Posted 12th October 2017
Though there appears to be little in common between a contemporary graffiti artist and a 19th century Victorian painter, we think Bansky and G F Watts have more of a connection than meets the eye.
As a street artist whose works of political and social commentary have been found on bridges, streets and buildings in cities worldwide, Banksy carries on the ideals of G F Watts to have art be accessible to everyone. Banksy's works are visible in public spaces in London and Bristol, as many of Watts's works still are.
Watts was one of few Victorian artists to insert his works into the wider public consciousness by creating pieces specifically for public places. His mosaic of Time, Death and Judgement, now in St-Giles-in-the-Fields church in the West End, was placed outside St Jude's Church in Whitechapel, an area notorious for poverty and crime where people had little opportunity to engage with art. Watts also created several public sculptures late in his career.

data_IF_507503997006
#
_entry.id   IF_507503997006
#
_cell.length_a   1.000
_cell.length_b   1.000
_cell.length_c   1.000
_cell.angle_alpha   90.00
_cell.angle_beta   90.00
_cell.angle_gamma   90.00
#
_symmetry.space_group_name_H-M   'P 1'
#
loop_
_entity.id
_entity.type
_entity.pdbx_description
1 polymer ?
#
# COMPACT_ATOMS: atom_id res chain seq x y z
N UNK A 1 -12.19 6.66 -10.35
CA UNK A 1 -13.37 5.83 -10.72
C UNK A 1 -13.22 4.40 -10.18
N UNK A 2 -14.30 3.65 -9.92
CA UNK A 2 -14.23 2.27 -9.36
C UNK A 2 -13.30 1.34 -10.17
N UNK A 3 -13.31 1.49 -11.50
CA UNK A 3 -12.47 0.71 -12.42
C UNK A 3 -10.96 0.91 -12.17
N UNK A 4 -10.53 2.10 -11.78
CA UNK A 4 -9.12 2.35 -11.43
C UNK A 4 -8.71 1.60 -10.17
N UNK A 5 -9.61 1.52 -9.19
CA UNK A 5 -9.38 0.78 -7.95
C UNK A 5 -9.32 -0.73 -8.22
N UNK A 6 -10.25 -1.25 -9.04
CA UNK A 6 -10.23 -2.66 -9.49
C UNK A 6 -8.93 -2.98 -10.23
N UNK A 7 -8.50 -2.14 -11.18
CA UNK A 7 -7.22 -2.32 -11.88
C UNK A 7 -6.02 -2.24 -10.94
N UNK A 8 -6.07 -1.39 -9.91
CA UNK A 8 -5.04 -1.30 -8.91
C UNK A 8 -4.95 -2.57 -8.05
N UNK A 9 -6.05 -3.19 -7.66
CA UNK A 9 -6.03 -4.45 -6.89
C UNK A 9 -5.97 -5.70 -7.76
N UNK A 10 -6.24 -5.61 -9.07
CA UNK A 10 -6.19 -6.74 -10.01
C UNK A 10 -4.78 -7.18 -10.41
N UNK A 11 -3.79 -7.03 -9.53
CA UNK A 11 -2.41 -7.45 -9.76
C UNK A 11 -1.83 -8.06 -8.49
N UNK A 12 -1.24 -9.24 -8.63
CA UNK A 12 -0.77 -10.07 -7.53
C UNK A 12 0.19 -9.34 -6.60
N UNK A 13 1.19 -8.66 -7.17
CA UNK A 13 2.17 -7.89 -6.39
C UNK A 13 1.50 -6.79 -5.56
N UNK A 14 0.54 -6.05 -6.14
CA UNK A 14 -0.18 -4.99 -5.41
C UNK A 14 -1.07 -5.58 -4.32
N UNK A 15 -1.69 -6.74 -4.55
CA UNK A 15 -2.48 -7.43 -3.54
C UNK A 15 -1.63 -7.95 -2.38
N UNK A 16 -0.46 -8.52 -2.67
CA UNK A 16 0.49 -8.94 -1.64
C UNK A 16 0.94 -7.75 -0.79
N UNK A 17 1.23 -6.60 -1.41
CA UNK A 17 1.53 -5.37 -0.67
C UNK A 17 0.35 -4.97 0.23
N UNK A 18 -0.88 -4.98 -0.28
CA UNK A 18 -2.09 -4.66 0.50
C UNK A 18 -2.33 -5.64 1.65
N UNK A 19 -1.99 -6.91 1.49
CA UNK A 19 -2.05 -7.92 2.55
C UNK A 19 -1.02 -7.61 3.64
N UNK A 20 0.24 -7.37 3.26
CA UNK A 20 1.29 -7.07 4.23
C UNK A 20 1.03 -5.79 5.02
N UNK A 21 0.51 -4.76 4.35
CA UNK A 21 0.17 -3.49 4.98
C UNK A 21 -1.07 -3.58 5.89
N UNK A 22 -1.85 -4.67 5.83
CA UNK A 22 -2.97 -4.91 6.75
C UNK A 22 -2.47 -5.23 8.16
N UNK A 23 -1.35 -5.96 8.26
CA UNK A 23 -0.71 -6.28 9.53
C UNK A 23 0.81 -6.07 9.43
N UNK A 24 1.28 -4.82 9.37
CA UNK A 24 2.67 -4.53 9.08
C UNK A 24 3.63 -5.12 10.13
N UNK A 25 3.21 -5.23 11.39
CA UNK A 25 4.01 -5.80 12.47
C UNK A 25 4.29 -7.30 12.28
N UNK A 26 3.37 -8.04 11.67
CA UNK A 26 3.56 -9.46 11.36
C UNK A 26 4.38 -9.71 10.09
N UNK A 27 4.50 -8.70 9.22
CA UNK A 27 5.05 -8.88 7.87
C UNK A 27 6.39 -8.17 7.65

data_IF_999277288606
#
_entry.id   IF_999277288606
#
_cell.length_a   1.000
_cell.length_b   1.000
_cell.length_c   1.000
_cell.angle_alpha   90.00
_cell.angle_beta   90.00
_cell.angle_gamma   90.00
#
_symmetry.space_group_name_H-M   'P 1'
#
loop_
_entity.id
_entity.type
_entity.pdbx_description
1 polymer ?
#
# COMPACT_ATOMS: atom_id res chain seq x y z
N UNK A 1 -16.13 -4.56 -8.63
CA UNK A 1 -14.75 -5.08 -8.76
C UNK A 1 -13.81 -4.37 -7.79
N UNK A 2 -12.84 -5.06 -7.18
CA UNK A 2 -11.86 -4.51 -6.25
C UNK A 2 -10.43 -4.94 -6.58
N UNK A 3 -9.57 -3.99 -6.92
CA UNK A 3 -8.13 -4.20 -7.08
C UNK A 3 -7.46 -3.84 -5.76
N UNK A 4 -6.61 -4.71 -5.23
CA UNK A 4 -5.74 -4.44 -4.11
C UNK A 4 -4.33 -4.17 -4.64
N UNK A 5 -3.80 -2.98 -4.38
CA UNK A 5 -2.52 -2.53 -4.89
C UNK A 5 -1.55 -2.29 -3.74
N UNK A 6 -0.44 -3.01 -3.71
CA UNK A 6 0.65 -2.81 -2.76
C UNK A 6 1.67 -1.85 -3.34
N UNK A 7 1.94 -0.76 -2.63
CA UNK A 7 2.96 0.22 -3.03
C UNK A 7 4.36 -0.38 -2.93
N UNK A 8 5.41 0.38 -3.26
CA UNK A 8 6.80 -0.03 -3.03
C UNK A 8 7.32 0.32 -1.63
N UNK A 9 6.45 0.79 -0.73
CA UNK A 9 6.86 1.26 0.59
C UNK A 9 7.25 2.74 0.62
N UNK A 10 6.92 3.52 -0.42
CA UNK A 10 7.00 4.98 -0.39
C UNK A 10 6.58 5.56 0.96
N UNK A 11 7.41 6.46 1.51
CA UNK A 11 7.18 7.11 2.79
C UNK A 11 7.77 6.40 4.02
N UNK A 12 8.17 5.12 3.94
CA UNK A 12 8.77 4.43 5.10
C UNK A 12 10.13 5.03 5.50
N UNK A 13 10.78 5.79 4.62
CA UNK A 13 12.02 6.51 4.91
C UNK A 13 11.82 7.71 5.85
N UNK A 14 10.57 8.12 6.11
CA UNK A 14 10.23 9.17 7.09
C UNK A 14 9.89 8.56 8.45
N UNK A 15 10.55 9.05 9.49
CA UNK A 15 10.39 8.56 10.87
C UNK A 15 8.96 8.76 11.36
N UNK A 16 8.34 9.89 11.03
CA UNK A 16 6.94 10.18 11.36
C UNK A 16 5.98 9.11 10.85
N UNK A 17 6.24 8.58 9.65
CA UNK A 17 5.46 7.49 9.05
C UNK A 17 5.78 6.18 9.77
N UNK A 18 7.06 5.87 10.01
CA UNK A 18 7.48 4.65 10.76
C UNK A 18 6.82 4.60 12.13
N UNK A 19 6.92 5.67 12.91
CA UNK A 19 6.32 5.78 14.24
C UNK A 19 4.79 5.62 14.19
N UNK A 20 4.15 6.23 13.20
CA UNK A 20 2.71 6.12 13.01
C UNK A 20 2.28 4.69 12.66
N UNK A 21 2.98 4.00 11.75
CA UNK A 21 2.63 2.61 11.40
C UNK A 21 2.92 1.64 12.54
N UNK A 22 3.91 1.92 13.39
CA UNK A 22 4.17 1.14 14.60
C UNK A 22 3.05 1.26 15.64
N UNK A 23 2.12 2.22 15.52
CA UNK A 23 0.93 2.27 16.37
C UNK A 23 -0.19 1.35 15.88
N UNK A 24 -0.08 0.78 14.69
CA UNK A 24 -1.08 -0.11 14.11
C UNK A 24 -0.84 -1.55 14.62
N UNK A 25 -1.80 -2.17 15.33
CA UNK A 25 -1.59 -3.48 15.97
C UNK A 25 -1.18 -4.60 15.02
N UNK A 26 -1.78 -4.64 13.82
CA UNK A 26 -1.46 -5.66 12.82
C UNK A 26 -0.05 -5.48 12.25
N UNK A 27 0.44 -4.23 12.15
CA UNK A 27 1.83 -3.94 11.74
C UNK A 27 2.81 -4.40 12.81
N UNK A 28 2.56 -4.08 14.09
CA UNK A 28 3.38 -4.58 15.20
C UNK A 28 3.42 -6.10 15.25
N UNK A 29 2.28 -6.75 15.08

Banksy also embodies Watts's aspiration to spread important political and social messages to the public through art. Both artists engage with ideas of anti-capitalism and human suffering, using symbols to communicate their grand ideas — Banksy using rats, apes and children and Watts using figures from mythology and the Bible.
Their painting styles may be vastly different, but you can't deny their overlapping values. What do you think? Is Banksy the new Watts?